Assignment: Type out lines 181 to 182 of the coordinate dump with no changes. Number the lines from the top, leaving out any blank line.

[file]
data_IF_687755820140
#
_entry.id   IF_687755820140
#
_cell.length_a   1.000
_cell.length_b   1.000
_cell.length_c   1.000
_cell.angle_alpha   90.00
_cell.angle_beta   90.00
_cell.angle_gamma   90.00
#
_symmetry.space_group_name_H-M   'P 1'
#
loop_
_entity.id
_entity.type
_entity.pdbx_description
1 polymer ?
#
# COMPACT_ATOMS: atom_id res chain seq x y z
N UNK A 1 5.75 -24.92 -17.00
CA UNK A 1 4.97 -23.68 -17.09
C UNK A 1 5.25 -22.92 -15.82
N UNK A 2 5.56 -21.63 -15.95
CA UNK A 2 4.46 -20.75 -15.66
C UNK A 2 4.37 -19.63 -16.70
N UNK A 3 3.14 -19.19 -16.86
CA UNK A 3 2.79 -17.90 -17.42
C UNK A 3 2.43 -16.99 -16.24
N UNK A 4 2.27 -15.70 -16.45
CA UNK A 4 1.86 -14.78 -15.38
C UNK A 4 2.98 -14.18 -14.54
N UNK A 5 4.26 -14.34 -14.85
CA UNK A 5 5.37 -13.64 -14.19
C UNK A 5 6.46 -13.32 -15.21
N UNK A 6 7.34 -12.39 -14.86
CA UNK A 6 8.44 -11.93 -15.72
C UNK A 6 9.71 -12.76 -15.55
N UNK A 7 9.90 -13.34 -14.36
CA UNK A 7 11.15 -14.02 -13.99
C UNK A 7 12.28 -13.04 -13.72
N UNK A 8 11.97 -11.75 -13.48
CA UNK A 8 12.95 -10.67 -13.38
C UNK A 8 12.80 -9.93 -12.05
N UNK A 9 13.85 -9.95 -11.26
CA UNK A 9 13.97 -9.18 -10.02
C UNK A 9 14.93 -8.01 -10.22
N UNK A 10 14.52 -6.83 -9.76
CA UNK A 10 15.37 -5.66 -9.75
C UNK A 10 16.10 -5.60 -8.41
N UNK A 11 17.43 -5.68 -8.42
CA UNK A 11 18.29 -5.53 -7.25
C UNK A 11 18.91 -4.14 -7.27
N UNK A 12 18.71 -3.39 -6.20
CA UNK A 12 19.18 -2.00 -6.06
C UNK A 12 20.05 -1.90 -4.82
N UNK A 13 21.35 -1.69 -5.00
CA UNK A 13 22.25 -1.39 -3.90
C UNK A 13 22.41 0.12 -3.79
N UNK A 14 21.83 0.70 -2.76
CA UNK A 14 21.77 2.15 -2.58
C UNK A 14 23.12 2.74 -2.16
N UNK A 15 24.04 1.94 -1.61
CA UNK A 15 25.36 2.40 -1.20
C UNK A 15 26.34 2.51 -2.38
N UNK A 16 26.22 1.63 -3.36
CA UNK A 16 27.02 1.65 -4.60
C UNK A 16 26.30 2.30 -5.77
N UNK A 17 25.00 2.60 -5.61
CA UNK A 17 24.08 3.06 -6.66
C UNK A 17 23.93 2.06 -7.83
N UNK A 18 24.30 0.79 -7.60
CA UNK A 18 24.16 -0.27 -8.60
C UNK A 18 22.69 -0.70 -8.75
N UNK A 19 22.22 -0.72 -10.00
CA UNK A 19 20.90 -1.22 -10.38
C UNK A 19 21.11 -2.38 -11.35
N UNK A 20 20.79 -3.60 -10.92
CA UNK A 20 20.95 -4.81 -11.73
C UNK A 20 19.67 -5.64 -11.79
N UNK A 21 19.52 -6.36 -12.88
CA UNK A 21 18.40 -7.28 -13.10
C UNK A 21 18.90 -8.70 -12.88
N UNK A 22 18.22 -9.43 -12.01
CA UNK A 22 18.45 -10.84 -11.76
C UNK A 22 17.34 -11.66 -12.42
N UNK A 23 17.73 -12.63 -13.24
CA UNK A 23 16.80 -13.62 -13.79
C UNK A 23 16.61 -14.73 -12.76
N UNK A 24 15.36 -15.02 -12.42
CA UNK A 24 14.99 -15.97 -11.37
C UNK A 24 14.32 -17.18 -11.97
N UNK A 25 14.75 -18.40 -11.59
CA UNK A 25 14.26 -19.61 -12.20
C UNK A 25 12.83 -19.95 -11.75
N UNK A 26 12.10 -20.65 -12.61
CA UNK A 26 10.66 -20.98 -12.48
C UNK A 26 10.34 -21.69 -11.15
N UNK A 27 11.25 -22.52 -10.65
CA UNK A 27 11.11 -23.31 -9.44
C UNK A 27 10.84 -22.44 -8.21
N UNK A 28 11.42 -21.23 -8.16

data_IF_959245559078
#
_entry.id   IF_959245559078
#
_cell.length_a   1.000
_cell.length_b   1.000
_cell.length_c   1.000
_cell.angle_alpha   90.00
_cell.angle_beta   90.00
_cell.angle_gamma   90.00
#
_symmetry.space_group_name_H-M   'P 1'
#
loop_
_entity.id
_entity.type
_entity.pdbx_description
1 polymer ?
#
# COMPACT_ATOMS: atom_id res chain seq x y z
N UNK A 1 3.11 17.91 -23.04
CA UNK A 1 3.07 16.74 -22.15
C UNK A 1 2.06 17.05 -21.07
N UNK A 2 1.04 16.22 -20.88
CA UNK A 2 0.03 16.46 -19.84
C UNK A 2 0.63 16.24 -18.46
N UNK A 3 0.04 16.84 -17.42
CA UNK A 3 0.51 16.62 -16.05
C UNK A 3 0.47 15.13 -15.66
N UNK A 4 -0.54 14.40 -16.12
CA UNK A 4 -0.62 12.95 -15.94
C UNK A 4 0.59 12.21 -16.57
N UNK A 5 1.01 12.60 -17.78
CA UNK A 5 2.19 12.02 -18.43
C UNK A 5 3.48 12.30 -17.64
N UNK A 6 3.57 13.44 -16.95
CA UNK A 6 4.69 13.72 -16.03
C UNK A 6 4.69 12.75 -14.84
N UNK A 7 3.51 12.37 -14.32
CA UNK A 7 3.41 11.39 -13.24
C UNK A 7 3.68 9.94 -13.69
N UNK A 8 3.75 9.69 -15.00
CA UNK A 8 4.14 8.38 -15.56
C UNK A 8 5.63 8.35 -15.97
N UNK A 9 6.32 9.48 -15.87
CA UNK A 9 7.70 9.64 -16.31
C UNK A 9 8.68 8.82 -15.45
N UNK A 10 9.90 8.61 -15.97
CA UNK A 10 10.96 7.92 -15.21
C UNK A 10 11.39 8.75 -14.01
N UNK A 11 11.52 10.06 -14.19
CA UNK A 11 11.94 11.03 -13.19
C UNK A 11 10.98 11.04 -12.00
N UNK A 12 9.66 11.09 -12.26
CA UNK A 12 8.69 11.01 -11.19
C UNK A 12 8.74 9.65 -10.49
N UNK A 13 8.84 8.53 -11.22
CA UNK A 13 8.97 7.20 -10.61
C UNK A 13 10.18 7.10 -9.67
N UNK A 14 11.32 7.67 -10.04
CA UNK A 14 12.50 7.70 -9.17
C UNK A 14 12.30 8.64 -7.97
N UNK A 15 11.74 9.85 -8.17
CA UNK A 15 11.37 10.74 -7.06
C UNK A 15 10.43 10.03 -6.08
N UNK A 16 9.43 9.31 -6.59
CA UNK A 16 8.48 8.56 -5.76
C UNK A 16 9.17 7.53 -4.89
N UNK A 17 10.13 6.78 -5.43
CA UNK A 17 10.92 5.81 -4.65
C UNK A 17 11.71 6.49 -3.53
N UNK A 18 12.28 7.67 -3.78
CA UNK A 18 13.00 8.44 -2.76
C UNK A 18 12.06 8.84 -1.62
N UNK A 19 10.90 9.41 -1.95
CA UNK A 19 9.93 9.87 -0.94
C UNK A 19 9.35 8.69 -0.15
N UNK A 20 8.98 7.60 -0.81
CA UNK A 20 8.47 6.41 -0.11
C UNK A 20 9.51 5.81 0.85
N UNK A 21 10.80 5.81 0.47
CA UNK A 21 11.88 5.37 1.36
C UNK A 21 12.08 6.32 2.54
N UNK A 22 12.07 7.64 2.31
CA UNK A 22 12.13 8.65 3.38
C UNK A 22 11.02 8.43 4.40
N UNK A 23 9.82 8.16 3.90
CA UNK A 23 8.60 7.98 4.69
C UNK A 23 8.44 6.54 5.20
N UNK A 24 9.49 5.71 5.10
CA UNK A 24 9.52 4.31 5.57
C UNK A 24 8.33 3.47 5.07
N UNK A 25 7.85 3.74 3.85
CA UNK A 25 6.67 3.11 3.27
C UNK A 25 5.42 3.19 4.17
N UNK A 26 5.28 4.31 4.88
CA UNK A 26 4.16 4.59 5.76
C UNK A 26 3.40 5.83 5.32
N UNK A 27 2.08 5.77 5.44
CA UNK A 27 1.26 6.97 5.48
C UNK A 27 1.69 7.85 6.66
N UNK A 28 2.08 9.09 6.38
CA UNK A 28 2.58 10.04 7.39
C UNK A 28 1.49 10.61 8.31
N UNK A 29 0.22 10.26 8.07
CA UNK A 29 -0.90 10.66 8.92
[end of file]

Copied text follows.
CA UNK A 20 8.47 6.41 -0.11
C UNK A 20 9.51 5.81 0.85